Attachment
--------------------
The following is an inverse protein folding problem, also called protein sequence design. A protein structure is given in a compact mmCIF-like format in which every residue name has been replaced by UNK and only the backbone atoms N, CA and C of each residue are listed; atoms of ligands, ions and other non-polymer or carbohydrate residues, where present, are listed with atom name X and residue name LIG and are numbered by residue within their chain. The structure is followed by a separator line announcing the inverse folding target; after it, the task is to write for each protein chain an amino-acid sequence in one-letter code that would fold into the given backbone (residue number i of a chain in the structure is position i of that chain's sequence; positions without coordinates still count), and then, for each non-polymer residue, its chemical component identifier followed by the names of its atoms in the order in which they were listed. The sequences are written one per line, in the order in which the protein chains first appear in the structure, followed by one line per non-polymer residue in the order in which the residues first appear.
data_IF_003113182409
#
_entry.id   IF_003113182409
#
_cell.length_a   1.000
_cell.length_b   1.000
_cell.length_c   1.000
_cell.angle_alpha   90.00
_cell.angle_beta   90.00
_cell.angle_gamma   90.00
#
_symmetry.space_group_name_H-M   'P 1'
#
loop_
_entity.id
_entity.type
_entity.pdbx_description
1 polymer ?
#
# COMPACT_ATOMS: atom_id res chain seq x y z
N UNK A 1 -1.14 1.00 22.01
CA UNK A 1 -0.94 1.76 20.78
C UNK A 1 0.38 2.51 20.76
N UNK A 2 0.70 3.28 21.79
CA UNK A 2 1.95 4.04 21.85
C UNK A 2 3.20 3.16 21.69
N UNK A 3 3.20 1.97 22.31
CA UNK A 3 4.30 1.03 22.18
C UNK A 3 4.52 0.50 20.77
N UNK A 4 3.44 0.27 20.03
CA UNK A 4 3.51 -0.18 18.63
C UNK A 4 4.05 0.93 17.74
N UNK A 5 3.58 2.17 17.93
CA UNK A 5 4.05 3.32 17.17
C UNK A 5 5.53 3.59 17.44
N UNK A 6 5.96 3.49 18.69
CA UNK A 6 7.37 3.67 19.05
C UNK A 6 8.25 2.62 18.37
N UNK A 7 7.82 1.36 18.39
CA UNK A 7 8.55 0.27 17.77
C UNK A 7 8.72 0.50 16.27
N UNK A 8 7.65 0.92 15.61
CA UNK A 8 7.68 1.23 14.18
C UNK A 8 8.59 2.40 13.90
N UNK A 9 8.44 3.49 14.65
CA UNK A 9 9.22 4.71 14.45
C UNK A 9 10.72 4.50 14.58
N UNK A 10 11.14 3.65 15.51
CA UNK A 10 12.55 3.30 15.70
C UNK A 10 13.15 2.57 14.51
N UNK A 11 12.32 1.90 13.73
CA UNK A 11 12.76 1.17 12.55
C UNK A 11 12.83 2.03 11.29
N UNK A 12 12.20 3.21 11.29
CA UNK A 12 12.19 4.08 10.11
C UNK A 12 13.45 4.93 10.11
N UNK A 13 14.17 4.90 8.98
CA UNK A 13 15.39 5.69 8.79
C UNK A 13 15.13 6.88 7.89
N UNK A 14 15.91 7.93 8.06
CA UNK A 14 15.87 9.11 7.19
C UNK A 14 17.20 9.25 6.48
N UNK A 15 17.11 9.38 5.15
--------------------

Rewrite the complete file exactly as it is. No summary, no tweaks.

The following is an inverse protein folding problem, also called protein sequence design. A protein structure is given in a compact mmCIF-like format in which every residue name has been replaced by UNK and only the backbone atoms N, CA and C of each residue are listed; atoms of ligands, ions and other non-polymer or carbohydrate residues, where present, are listed with atom name X and residue name LIG and are numbered by residue within their chain. The structure is followed by a separator line announcing the inverse folding target; after it, the task is to write for each protein chain an amino-acid sequence in one-letter code that would fold into the given backbone (residue number i of a chain in the structure is position i of that chain's sequence; positions without coordinates still count), and then, for each non-polymer residue, its chemical component identifier followed by the names of its atoms in the order in which they were listed. The sequences are written one per line, in the order in which the protein chains first appear in the structure, followed by one line per non-polymer residue in the order in which the residues first appear.
data_IF_003113182409
#
_entry.id   IF_003113182409
#
_cell.length_a   1.000
_cell.length_b   1.000
_cell.length_c   1.000
_cell.angle_alpha   90.00
_cell.angle_beta   90.00
_cell.angle_gamma   90.00
#
_symmetry.space_group_name_H-M   'P 1'
#
loop_
_entity.id
_entity.type
_entity.pdbx_description
1 polymer ?
#
# COMPACT_ATOMS: atom_id res chain seq x y z
N UNK A 1 -1.14 1.00 22.01
CA UNK A 1 -0.94 1.76 20.78
C UNK A 1 0.38 2.51 20.76
N UNK A 2 0.70 3.28 21.79
CA UNK A 2 1.95 4.04 21.85
C UNK A 2 3.20 3.16 21.69
N UNK A 3 3.20 1.97 22.31
CA UNK A 3 4.30 1.03 22.18
C UNK A 3 4.52 0.50 20.77
N UNK A 4 3.44 0.27 20.03
CA UNK A 4 3.51 -0.18 18.63
C UNK A 4 4.05 0.93 17.74
N UNK A 5 3.58 2.17 17.93
CA UNK A 5 4.05 3.32 17.17
C UNK A 5 5.53 3.59 17.44
N UNK A 6 5.96 3.49 18.69
CA UNK A 6 7.37 3.67 19.05
C UNK A 6 8.25 2.62 18.37
N UNK A 7 7.82 1.36 18.39
CA UNK A 7 8.55 0.27 17.77
C UNK A 7 8.72 0.50 16.27
N UNK A 8 7.65 0.92 15.61
CA UNK A 8 7.68 1.23 14.18
C UNK A 8 8.59 2.40 13.90
N UNK A 9 8.44 3.49 14.65
CA UNK A 9 9.22 4.71 14.45
C UNK A 9 10.72 4.50 14.58
N UNK A 10 11.14 3.65 15.51
CA UNK A 10 12.55 3.30 15.70
C UNK A 10 13.15 2.57 14.51
N UNK A 11 12.32 1.90 13.73
CA UNK A 11 12.76 1.17 12.55
C UNK A 11 12.83 2.03 11.29
N UNK A 12 12.20 3.21 11.29
CA UNK A 12 12.19 4.08 10.11
C UNK A 12 13.45 4.93 10.11
N UNK A 13 14.17 4.90 8.98
CA UNK A 13 15.39 5.69 8.79
C UNK A 13 15.13 6.88 7.89
N UNK A 14 15.91 7.93 8.06
CA UNK A 14 15.87 9.11 7.19
C UNK A 14 17.20 9.25 6.48
N UNK A 15 17.11 9.38 5.15